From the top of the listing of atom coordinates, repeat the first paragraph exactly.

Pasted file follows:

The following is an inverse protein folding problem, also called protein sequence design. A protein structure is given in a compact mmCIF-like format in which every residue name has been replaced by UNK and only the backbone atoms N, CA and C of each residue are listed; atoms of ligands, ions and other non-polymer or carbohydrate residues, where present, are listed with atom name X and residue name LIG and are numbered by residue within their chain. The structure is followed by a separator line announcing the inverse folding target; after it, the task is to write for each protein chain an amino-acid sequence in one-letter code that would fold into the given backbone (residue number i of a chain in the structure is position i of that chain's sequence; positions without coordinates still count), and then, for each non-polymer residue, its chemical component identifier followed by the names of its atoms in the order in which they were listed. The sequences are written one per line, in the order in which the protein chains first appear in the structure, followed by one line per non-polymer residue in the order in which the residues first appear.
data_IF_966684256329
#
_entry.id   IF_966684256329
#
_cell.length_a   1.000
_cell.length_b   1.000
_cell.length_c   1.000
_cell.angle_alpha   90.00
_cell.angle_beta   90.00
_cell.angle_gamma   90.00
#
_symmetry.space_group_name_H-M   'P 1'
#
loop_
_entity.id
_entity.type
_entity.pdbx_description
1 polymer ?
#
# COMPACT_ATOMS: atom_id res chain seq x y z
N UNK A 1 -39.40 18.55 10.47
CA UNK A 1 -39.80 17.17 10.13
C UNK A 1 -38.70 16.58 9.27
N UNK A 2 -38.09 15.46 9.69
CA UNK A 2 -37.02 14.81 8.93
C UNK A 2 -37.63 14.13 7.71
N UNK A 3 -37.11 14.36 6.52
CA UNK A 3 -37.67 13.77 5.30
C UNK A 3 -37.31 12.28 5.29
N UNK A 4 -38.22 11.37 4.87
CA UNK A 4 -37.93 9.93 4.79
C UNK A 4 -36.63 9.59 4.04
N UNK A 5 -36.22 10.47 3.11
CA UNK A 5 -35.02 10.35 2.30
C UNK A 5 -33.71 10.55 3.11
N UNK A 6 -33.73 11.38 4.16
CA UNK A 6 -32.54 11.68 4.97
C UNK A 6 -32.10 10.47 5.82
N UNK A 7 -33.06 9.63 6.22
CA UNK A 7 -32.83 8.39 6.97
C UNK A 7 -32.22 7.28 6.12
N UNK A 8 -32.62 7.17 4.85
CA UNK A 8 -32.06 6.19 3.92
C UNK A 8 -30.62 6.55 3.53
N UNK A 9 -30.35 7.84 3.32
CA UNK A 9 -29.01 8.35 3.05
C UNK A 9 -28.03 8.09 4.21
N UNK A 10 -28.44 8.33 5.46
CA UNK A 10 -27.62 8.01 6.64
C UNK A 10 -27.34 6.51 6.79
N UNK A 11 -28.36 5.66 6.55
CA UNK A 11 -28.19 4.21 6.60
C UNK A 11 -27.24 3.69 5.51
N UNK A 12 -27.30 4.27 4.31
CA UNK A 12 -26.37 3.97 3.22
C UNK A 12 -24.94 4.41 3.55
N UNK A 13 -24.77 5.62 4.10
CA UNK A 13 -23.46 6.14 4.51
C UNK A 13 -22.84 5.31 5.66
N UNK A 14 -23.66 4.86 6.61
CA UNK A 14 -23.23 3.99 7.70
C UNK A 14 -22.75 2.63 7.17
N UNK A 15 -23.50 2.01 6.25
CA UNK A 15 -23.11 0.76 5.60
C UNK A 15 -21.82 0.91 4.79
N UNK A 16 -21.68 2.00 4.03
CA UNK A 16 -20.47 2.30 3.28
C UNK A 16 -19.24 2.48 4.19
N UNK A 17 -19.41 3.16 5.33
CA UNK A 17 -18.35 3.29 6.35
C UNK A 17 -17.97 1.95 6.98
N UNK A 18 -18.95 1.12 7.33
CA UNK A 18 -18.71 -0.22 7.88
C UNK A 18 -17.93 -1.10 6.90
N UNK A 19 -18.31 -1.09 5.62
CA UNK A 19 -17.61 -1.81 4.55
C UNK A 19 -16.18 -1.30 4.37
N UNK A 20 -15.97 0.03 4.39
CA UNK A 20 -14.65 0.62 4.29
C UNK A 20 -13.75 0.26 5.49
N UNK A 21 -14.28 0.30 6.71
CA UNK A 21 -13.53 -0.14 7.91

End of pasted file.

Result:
The following is an inverse protein folding problem, also called protein sequence design. A protein structure is given in a compact mmCIF-like format in which every residue name has been replaced by UNK and only the backbone atoms N, CA and C of each residue are listed; atoms of ligands, ions and other non-polymer or carbohydrate residues, where present, are listed with atom name X and residue name LIG and are numbered by residue within their chain. The structure is followed by a separator line announcing the inverse folding target; after it, the task is to write for each protein chain an amino-acid sequence in one-letter code that would fold into the given backbone (residue number i of a chain in the structure is position i of that chain's sequence; positions without coordinates still count), and then, for each non-polymer residue, its chemical component identifier followed by the names of its atoms in the order in which they were listed. The sequences are written one per line, in the order in which the protein chains first appear in the structure, followed by one line per non-polymer residue in the order in which the residues first appear.